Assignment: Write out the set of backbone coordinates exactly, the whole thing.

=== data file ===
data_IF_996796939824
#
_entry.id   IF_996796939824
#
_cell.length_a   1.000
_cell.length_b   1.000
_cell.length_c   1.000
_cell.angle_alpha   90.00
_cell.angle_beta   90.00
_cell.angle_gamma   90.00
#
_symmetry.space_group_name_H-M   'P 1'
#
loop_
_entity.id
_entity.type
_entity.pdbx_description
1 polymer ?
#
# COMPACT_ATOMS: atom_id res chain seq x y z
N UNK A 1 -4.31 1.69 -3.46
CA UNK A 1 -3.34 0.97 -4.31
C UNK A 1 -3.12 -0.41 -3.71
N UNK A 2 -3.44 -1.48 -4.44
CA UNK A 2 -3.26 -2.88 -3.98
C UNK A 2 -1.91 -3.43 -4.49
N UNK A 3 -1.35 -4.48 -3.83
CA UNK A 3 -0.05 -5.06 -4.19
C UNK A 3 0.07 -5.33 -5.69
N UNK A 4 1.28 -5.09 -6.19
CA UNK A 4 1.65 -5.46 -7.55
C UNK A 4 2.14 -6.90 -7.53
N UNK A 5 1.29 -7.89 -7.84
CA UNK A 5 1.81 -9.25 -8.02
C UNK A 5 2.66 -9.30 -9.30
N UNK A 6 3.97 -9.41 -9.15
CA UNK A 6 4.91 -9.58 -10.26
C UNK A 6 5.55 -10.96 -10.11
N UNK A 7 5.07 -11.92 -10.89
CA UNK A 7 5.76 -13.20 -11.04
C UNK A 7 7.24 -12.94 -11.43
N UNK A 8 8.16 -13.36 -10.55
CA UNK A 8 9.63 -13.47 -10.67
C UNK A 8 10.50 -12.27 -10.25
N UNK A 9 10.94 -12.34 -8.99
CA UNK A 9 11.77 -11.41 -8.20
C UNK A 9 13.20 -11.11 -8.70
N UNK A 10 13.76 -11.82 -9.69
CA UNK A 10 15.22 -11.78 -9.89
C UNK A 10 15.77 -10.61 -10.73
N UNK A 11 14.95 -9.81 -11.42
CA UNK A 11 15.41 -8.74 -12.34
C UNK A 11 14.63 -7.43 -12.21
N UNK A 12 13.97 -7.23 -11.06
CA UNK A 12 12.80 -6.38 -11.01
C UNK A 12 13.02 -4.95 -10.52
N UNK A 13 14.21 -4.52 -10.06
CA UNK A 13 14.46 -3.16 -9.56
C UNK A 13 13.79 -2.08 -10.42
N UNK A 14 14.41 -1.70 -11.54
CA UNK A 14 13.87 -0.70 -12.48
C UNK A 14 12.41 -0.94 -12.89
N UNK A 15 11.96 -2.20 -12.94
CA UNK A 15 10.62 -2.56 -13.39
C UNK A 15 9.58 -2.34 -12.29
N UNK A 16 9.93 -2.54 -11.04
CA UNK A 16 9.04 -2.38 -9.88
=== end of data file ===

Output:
data_IF_996796939824
#
_entry.id   IF_996796939824
#
_cell.length_a   1.000
_cell.length_b   1.000
_cell.length_c   1.000
_cell.angle_alpha   90.00
_cell.angle_beta   90.00
_cell.angle_gamma   90.00
#
_symmetry.space_group_name_H-M   'P 1'
#
loop_
_entity.id
_entity.type
_entity.pdbx_description
1 polymer ?
#
# COMPACT_ATOMS: atom_id res chain seq x y z
N UNK A 1 -4.31 1.69 -3.46
CA UNK A 1 -3.34 0.97 -4.31
C UNK A 1 -3.12 -0.41 -3.71
N UNK A 2 -3.44 -1.48 -4.44
CA UNK A 2 -3.26 -2.88 -3.98
C UNK A 2 -1.91 -3.43 -4.49
N UNK A 3 -1.35 -4.48 -3.83
CA UNK A 3 -0.05 -5.06 -4.19
C UNK A 3 0.07 -5.33 -5.69
N UNK A 4 1.28 -5.09 -6.19
CA UNK A 4 1.65 -5.46 -7.55
C UNK A 4 2.14 -6.90 -7.53
N UNK A 5 1.29 -7.89 -7.84
CA UNK A 5 1.81 -9.25 -8.02
C UNK A 5 2.66 -9.30 -9.30
N UNK A 6 3.97 -9.41 -9.15
CA UNK A 6 4.91 -9.58 -10.26
C UNK A 6 5.55 -10.96 -10.11
N UNK A 7 5.07 -11.92 -10.89
CA UNK A 7 5.76 -13.20 -11.04
C UNK A 7 7.24 -12.94 -11.43
N UNK A 8 8.16 -13.36 -10.55
CA UNK A 8 9.63 -13.47 -10.67
C UNK A 8 10.50 -12.27 -10.25
N UNK A 9 10.94 -12.34 -8.99
CA UNK A 9 11.77 -11.41 -8.20
C UNK A 9 13.20 -11.11 -8.70
N UNK A 10 13.76 -11.82 -9.69
CA UNK A 10 15.22 -11.78 -9.89
C UNK A 10 15.77 -10.61 -10.73
N UNK A 11 14.95 -9.81 -11.42
CA UNK A 11 15.41 -8.74 -12.34
C UNK A 11 14.63 -7.43 -12.21
N UNK A 12 13.97 -7.23 -11.06
CA UNK A 12 12.80 -6.38 -11.01
C UNK A 12 13.02 -4.95 -10.52
N UNK A 13 14.21 -4.52 -10.06
CA UNK A 13 14.46 -3.16 -9.56
C UNK A 13 13.79 -2.08 -10.42
N UNK A 14 14.41 -1.70 -11.54
CA UNK A 14 13.87 -0.70 -12.48
C UNK A 14 12.41 -0.94 -12.89
N UNK A 15 11.96 -2.20 -12.94
CA UNK A 15 10.62 -2.56 -13.39
C UNK A 15 9.58 -2.34 -12.29
N UNK A 16 9.93 -2.54 -11.04
CA UNK A 16 9.04 -2.38 -9.88